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Murals come and go, but the memories never fade

Murals come and go, but the memories never fade

It was an uplifting project that quickly took a depressing turn. 

The goal was to visit three of the Sonics murals in Seattle, grab some photos and share a few stories about the memories those images preserve. 

The theme of the project, though, shifted in an unexpected way. The murals were gone. 

The first one, on the side of a bar on 45th in Wallingford has always been a welcome sight on the drive through the neighborhood. Painted on the side of what was once Goldie’s and then the Iron Bull before becoming The Octopus Bar, the mural featured several Seattle sports legends, from Ken Griffey Jr. and Steve Largent to Shawn Kemp and Kasey Keller.

The goal was to get a photo that focused on Kemp and look back at what the Reign Man means to Seattle.

And then I drove past the building. No mural.

I turned around. Drove past again. No mural. 

I did a quick Google search. Confirmed the address. Double checked the location. 

No mural. 

Instead, it was just a wall. The first frustrating moment in a disappointing day.

The second stop was at Pho Bac in Rainier Valley. I was excited about visiting this mural, a representation of Sonics culture and the logo’s meaning as it has been written into the city’s historical lexicon. 

Then I turned and started to drive past the side of the restaurant. It looked different.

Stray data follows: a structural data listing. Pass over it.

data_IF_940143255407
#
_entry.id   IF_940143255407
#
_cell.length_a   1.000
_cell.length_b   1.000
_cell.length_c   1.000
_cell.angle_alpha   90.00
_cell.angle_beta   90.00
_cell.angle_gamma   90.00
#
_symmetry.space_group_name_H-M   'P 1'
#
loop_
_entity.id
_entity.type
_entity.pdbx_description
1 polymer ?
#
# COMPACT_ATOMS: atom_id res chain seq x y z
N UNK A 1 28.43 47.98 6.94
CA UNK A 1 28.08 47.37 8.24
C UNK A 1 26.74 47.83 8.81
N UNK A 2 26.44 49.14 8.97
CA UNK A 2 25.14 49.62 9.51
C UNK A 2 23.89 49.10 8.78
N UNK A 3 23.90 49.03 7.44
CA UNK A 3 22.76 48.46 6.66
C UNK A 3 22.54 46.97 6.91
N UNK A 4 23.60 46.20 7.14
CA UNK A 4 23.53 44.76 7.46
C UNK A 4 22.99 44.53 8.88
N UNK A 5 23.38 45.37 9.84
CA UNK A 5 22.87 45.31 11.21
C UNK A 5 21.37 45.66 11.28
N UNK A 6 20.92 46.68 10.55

Wrong wall, maybe? I thought as I pulled into a parking spot on the street. I walked over and a NEW mural was in the process of being painted. I did a loop around the building just to be sure I had the right wall. 

No mural. 

Now 0-2, I only had one stop left on my list – The Detlef Schrempf mural in Pioneer Square on 2nd Ave.

I drove over. Found parking and started walking. This is a mural I’ve passed many times, but like the other two murals, I walked right past. I knew I had gone too far, so I Googled the mural, confirmed I was in the right place and turned around. 

I found the wall.

No mural.

Then I looked closer. It was still there, just to the left of a blue tent. But it had been covered in graffiti. You can still see it through the lighter sections of white paint. 

I was 0-3 and thoroughly disappointed by the journey. But, as Seattle grows and changes, landmarks are replaced. Murals are painted over. 

The iconic Pink Elephant Car Wash sign is coming down and my favorite Sonics mural, the one of Schrempf dunking that was on the side of the old Athletic Supply Building came down with that building. 

It’s disappointing when meaningful imagery is painted over or taken down. But it doesn’t change the cultural significance, the reasons those murals were painted in the first place. 

And, on a positive note, thanks to @weirdocult (IG handle) there are new Sonics murals in the city – one that features Jack Sikma and another, freshly painted building that features Shawn Kemp and just happens to be featured on the side of the cannabis store that features the icon’s name. 

So, while mourning the removal of some important Sonics imagery in Seattle, we can celebrate the newer arrivals and look forward to the future when the team returns and new murals emerge. 

Until then, we’ll always have the memories.

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